628 miles to Hobart with an average of two frontal systems. It’s a testing voyage south to latitude 41 for boat crew and sails.
In the Rolex Sydney to Hobart Notice of Race, there is a change to standard offshore racing regulations which allows boats to carry spare mainsail as a bona fide replacement for a mainsail damaged during the race.
Yet one of the most common reasons for retirement, often on the first night of the race, is a torn mainsail.
While many boats do carry a spare mainsail there are plenty of serious sailors who elect not too.
Sail-World asked one well known Tasmanian born sailor, a 33 Hobart veteran Roger Hickman does he carry a spare main.
The answer was simple. Never. Had he ever retired because of a torn mainsail?
Same answer Never.
Hickman explains ‘Racing south certainly you need to look after your people. You need to feed and rest your people. You do need to look after the hull.
'However, the most vulnerable thing on the boat is potentially the mainsail.
‘Reefing and looking after your main sail is the most important thing you can do.
‘Now the danger for mainsail damage has been has been reduced by swept-back spreaders. Swept-back spreaders have made the mainsail handling a lot easier and a lot better.
‘In the days with running back stays, check stays, lower check stays, over-bending of mainsails, inverting masts, and things like that, all could cause damage to the mainsail.
‘But if you have a fairly new mainsail, and you treat it up with utmost respect, there should be no reason for that sail to fail.
‘Therefore, I wouldn’t and haven’t ever carried a spare mainsail.
‘But as I’ve said, the mainsail has always been in serviceable condition, i.e. brand new or very new and in very good working order.
‘It’s one of the luxuries you can have if you buy a new mainsail to do the Sydney to Hobart every year or every second year. Certainly carrying a sail that’s old and tired I would not recommend.
‘However, if your financial situation is such, or the sail maker couldn’t produce it in time and your taking a sail that is suspect, by all means take a spare one.
‘We have heard lots of stories about how the mainsail failed.
‘May I suggest boldly that it’s human error? Sometimes the cloth fails, sometimes, but usually it’s because they’ve pulled too much outhaul on or usually because they pulled too much Cunningham.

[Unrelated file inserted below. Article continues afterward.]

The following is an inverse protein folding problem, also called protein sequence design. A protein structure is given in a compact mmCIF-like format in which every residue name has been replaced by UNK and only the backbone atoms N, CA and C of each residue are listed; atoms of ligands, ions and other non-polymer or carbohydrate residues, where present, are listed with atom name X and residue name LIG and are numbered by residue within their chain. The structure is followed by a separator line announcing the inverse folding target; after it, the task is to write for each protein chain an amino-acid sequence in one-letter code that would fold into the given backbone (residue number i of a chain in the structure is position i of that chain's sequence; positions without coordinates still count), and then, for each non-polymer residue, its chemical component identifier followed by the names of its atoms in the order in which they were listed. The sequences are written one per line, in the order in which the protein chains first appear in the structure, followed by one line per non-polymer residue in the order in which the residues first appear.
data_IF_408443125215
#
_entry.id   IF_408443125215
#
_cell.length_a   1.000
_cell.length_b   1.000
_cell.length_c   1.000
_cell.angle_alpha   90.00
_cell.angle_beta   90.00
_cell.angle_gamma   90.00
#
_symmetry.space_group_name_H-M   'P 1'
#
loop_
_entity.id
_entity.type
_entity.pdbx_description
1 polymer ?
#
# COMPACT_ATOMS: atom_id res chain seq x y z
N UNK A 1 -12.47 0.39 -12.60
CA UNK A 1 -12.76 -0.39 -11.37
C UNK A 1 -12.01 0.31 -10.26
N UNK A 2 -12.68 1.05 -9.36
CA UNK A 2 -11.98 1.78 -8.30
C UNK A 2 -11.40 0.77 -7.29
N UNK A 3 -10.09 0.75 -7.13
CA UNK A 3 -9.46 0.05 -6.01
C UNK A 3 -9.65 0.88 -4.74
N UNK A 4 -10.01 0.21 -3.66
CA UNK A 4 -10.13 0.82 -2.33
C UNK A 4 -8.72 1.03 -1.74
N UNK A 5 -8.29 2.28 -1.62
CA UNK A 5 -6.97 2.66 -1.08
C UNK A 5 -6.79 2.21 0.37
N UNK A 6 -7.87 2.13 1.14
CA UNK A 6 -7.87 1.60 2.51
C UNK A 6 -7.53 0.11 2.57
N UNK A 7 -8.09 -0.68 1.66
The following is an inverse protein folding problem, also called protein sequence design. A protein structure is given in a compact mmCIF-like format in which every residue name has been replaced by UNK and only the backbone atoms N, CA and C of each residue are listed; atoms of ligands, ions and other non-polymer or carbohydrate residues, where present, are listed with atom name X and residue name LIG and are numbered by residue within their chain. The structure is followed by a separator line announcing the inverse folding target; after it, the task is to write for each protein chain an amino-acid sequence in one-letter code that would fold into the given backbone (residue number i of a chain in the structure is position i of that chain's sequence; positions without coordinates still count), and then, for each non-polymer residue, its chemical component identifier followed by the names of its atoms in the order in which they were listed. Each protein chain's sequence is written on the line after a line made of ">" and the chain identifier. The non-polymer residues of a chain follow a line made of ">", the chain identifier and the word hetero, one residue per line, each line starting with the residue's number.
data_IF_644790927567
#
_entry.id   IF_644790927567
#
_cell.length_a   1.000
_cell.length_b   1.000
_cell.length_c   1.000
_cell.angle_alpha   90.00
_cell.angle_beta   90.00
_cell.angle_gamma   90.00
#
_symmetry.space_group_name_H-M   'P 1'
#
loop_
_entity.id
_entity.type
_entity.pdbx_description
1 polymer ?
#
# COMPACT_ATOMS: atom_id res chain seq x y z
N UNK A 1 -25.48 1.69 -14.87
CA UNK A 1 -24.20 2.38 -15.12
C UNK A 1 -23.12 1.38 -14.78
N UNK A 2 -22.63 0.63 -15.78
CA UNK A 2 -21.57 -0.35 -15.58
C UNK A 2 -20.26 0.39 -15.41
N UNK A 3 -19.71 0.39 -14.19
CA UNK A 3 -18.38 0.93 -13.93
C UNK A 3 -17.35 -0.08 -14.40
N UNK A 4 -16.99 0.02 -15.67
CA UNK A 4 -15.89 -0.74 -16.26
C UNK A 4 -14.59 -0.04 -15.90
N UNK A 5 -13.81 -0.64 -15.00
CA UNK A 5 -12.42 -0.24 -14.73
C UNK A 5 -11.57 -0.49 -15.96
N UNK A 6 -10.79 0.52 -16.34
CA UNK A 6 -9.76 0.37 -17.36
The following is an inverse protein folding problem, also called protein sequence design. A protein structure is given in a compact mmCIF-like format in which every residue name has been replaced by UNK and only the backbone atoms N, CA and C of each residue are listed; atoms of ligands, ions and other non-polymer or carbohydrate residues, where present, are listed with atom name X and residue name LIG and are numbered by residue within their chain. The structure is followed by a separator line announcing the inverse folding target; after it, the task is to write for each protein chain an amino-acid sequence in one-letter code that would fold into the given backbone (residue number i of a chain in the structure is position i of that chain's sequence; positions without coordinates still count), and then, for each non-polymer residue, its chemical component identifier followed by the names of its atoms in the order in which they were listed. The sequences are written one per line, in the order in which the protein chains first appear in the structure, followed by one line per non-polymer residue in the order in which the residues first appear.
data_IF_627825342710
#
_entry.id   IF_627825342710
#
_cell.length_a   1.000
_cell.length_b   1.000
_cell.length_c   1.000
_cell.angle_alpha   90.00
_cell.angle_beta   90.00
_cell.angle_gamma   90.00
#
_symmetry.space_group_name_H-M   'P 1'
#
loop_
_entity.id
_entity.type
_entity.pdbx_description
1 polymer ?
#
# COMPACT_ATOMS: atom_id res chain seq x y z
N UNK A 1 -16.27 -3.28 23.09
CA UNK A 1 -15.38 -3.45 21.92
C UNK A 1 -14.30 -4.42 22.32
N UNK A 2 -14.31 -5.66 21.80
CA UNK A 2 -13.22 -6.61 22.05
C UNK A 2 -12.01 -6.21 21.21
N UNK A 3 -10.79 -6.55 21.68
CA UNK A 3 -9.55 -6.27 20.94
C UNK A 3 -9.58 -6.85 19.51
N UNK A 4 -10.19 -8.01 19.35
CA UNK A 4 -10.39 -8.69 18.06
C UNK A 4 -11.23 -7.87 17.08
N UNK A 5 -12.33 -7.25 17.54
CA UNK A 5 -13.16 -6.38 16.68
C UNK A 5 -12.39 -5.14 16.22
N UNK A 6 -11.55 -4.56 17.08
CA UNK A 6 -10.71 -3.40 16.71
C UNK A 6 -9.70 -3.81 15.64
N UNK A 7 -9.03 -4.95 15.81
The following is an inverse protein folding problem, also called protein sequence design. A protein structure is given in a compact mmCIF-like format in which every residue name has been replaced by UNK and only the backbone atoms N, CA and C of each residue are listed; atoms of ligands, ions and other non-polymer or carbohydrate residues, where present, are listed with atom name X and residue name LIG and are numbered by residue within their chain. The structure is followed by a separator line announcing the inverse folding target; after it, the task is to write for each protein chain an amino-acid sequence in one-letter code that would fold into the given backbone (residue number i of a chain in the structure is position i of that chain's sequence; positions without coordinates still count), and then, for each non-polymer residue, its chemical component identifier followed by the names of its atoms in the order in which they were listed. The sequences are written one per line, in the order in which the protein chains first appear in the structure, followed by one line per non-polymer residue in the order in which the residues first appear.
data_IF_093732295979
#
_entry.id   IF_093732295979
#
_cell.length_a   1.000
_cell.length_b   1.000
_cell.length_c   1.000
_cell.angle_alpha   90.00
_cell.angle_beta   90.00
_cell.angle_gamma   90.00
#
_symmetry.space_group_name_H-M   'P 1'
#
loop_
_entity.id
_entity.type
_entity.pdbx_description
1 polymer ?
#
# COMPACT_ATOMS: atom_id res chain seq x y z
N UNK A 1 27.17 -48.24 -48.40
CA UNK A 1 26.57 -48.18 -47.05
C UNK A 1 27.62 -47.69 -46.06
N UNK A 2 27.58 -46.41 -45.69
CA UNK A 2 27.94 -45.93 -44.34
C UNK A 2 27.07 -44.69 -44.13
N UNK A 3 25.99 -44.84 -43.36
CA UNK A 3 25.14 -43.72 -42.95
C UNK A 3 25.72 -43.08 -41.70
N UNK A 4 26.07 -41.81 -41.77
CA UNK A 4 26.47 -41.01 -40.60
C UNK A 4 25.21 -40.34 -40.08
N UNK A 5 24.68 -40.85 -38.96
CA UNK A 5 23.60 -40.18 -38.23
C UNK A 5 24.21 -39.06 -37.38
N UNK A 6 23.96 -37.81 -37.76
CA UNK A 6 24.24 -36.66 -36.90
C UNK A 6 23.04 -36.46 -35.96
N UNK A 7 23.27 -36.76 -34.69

‘Or they’ve had a madly flogging mainsail while they are reefing. It only needs to flog for a couple of minutes, and it can delaminate.
‘One of the things when you are pulling a reefing, you really need a jib on, and you really need the jib feeding air onto the mainsail to stop the mainsail flogging or flapping.
‘You don’t mind the odd flap, but if it’s flogging relentlessly you are in trouble. So if you’re reaching to protect your mainsail you might pull the jib on a little bit to feed some air into the back of the lower side of the mainsail.
‘But could you imagine the bigger job of changing a mainsail?
‘And then what do you do with the old one? Do you stuff it down below?
‘In 1997 on Atara we broke a main halyard just off Gabo Island, so we went across Bass Strait without a mainsail. When the weather moderated off St.Helens Coast, we went back up the mast and ran a new halyard.
‘But getting back to the mainsail - You’ve got to make sure the mainsail is serviceable and fits the purpose. If it’s a day mainsail forget it. If it’s a one reef mainsail, forget it.
‘If it’s a mainsail built for recreational sailing, forget it. You really have to have a sail that fits the purpose. It’s got to be a two or three reef main and these are often made more durable with a taffeta layer in the laminate.
'To retire for not having a mainsail that would be a tragedy. So carrying one could be a good idea.
'But my preparation is, we have a mainsail fit for purpose and we look after it as though it was a newborn baby in order to get it to Hobart in one piece.
'The really critical time is reefing and also preventing flogging or chafing when reefed.
'That’s what gets a lot of people. When you put one reef in or the second reef the sail flogs a lot.
‘So what’s happened in recent times is a lot more boats are going back to what they call ‘lazy jacks’. ‘Lazy jacks’ are a very good idea because that can help reduce the chafe.
‘The last four Sydney to Hobart I’ve done on boats that most people would consider you don’t need ‘lazy jacks’ to support the mainsail. We have had them.
‘A couple of years ago we took Alan Briety's yacht (the then new Reichel-Pugh 63 Limit) south, we had a fully battened offshore mainsail because that too helps, because it stops that flogging during reefing. '
We have watched with interest the retirements again this year and we note that ‘Torn Main’ figured high in the lists, and ‘Hit Sunfish’ usually a winner, did not even score - a bit like our Australian Test Cricketers.
Alchemy III - boom damage
Bacardi - broken mast
Brindabella - damaged mainsail
Calm - Retired
Exile - steering damage
Jazz Player - damaged mainsail
Nautical Circle - Engine problems
Nemesis - Retired
Pirelli Celestial - Sail damage
Salona II - Steering Problems
Scarlet Runner - Sail damage
Shamrock - damage to rudder bearing -
Shining Sea - Broken Rudder - Heading Triabunna
Southern Excellence - At Sydney
Swish - radio damage - heading to Sydney
Two True - Engine problems
Wot Eva - engine problem
Yuuzoo - torn headsail